Is DeCSS legal?
November 1, 2005 1:45 PM   Subscribe

Is DeCSS legal?

I was just discussing this with a friend and I'm surprised that I can't find a clear answer on the web. In my opinion, the DMCA says it's illegal to circumvent copyright protection mechanisms for the purpose of copyright infringment. But it should be perfectly legal to circumvent copyright protections in order to watch a DVD on your computer, as a fair use of the information. I guess there's also the issue of the MPEG-2 codec, patents, and licensing, but we didn't really talk about that.

Are there any court cases you can point to that show for a fact whether it's legal or not to use DeCSS to watch a DVD?
posted by knave to Law & Government (12 answers total)
 
What - you couldn't find this on the web?
posted by forallmankind at 1:51 PM on November 1, 2005


Should have clarified. I'm talking about US laws.
posted by knave at 1:52 PM on November 1, 2005


It might be legal to have, I'm not sure. But it's not legal to distribute it, or link to it, according to the court decision against 2600 magazine.
posted by delmoi at 1:52 PM on November 1, 2005


1201 (a): "No person shall circumvent a technological measure that effectively controls access to a work protected under this title."

There are exceptions, but I don't see any generic exemption for circumvention that is not "for the purpose of copyright infringement." What specific clause do you think would exempt your use from 1201 (a)? Exceptions for non-infringing use are allowed by 1201 (a)(1)(B) but must be specifically approved by the Librarian of Congress.

Also, if DeCSS is a circumvention technology as defined in 1201 (b), then it is illegal to manufacture, provide, or offer it to the public in the first place, meaning that you can't legally obtain it.
posted by mbrubeck at 2:02 PM on November 1, 2005


"(B) The prohibition contained in subparagraph (A) shall not apply to persons who are users of a copyrighted work which is in a particular class of works, if such persons are, or are likely to be in the succeeding 3-year period, adversely affected by virtue of such prohibition in their ability to make noninfringing uses of that particular class of works under this title, as determined under subparagraph (C)."

I believe that I am "adversely affected" in my ability to make "noninfringing uses" (playing the damn movie) by the CSS encryption on a DVD. Therefore I can legally circumvent CSS. That's my take on it, at least.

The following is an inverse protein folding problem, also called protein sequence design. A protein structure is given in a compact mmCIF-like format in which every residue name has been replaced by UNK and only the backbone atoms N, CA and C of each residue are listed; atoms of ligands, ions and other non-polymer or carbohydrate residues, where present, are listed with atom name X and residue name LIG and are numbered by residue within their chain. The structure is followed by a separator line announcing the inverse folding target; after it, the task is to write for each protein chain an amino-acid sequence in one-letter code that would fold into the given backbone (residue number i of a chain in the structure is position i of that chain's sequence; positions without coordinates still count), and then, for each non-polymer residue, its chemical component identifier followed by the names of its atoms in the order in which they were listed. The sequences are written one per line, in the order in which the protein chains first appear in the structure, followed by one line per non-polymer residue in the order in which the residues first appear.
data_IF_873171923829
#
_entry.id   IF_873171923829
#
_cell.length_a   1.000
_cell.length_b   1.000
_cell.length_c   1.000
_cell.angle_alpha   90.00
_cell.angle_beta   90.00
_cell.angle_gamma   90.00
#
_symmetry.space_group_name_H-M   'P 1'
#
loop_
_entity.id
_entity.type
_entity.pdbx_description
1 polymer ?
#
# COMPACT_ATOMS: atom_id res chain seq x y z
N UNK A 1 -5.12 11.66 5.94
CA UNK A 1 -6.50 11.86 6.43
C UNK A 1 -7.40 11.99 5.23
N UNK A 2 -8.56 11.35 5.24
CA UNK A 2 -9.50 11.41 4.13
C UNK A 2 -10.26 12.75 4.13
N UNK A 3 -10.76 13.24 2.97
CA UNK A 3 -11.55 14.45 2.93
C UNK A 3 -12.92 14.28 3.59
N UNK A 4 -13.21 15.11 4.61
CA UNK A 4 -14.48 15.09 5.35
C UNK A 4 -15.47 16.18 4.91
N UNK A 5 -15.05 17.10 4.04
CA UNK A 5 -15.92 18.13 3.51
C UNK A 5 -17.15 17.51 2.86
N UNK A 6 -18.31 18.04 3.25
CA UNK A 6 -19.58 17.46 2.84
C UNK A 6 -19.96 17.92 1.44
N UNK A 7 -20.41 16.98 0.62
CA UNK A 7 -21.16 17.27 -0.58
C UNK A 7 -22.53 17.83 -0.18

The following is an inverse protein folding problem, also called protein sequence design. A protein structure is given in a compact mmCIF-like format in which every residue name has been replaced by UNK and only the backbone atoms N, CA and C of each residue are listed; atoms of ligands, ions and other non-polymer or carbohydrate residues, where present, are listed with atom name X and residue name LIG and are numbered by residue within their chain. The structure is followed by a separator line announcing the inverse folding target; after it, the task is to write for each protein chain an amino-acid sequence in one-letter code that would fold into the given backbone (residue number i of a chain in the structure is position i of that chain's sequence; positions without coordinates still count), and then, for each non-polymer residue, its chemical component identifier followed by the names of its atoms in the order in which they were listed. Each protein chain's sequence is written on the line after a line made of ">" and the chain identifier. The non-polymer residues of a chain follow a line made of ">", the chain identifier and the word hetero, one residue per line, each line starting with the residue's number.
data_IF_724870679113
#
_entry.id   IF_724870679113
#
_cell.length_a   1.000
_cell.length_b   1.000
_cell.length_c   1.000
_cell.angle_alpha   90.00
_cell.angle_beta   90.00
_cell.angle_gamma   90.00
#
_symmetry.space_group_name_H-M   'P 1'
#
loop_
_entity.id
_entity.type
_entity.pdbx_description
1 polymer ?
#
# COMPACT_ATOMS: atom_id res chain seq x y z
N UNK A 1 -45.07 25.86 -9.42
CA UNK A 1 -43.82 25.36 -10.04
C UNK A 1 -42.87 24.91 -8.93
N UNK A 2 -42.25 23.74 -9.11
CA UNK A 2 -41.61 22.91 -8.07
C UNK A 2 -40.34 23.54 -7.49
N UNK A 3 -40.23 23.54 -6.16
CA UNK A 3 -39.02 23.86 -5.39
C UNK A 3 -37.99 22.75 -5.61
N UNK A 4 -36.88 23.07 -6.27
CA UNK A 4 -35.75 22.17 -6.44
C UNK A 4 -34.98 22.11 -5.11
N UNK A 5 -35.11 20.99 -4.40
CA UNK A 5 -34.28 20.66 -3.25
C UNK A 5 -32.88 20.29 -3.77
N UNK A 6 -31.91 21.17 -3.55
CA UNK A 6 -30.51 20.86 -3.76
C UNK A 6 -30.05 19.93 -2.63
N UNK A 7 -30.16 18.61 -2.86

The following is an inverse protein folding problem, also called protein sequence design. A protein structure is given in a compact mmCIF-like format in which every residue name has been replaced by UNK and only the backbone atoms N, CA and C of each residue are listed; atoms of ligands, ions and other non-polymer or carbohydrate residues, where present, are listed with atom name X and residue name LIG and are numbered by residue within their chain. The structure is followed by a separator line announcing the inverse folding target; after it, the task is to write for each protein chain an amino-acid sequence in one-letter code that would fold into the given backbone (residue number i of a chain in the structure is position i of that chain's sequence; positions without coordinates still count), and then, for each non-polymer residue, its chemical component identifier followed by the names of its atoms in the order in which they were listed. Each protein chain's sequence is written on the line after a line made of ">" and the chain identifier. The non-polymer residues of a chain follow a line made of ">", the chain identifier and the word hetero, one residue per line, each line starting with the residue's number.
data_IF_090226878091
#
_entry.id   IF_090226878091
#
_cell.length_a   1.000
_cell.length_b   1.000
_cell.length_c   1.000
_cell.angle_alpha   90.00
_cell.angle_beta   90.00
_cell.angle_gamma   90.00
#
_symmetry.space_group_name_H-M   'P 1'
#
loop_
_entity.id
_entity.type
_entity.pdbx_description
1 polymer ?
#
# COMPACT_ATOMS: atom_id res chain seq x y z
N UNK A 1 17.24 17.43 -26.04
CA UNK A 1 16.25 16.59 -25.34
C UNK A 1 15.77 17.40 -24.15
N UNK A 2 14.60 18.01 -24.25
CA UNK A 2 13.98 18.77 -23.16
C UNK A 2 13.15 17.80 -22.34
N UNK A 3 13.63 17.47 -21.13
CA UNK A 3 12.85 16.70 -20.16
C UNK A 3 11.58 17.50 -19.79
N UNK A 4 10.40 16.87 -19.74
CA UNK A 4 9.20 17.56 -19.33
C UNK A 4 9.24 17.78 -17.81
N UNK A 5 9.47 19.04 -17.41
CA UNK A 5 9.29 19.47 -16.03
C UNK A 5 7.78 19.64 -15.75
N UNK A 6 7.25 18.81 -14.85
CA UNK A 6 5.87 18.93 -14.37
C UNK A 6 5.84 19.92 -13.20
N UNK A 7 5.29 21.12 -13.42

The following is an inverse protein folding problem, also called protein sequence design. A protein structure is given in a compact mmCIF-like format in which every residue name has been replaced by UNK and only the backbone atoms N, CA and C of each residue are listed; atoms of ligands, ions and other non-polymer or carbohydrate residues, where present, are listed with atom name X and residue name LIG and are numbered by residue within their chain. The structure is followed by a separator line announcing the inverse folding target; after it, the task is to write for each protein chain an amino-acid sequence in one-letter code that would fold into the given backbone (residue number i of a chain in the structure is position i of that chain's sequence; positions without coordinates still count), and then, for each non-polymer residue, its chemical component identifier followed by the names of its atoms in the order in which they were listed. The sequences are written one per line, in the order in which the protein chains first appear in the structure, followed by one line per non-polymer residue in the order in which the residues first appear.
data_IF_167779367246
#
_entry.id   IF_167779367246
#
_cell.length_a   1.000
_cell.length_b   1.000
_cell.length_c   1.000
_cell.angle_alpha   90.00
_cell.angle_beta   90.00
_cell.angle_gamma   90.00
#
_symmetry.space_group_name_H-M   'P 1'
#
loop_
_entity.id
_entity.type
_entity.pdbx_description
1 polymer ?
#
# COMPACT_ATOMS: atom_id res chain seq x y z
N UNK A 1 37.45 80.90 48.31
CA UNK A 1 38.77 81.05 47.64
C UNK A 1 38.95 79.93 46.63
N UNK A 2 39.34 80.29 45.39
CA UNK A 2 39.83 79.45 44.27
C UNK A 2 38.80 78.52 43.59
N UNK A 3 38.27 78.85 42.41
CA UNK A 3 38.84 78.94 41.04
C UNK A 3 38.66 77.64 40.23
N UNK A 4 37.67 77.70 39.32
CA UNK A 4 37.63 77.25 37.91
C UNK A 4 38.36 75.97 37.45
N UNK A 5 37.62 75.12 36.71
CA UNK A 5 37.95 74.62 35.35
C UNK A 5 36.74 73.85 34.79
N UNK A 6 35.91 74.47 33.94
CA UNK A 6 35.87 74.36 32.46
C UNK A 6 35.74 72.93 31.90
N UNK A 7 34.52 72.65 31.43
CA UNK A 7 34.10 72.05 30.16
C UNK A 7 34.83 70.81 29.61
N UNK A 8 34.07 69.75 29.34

posted by knave at 2:06 PM on November 1, 2005


Knave, subparagraph (B) which you quoted applies only to "a particular class of works... as determined under subparagraph (C)," which in turn describes how the Librarian of Congress determines, every three years, which specific classes of works are "adversely affected." Here are the results of the Librarian's 2003 determination. You can use the exception from 1201 (a)(1)(B) only if your use falls under the classes in that determination.

By the way, here is the final decision from Universal City Studios, Inc. v. Reimerdes (the 2600 case), which established that distribution of DeCSS is banned by the DMCA.
posted by mbrubeck at 2:19 PM on November 1, 2005


Ouch. That's ridiculous. Thanks mbrubeck.
posted by knave at 2:22 PM on November 1, 2005


Actually, can you explain this then? Why would the MPAA be going after "trade secrets" (a far more nebulous concept) instead of DeCSS? Note the dates, your 2600 court case is from 2001, this EFF release is more recent.
posted by knave at 2:24 PM on November 1, 2005


Sorry, I meant "instead of using the DMCA".
posted by knave at 2:25 PM on November 1, 2005


Despite efforts to have CSS-protected DVDs named as an exempted class (I actually testified on that behalf during the 2003 proceedings). Basically, because you can still play back a DVD (using proprietary software), make an analog copy, and redigitize it, the LOC considers you to still be able to exercise fair use rights.
posted by Godbert at 3:12 PM on November 1, 2005


You can take a picture of the code and distribute that all you want.

If code that can be directly compiled and executed may be suppressed under the DMCA, as Judge Kaplan asserts in his preliminary ruling, but a textual description of the same algorithm may not be suppressed, then where exactly should the line be drawn? This web site was created to explore this issue, and point out the absurdity of Judge Kaplan's position that source code can be legally differentiated from other forms of written expression.
posted by Wet Spot at 5:37 PM on November 1, 2005


Ok, but if I am handed that photo, and I manually type in the code, compile it, and run it in order to watch a DVD, I am then violating the DMCA. Distribution of the code seems to be different than actually executing the code...
posted by knave at 6:44 PM on November 1, 2005


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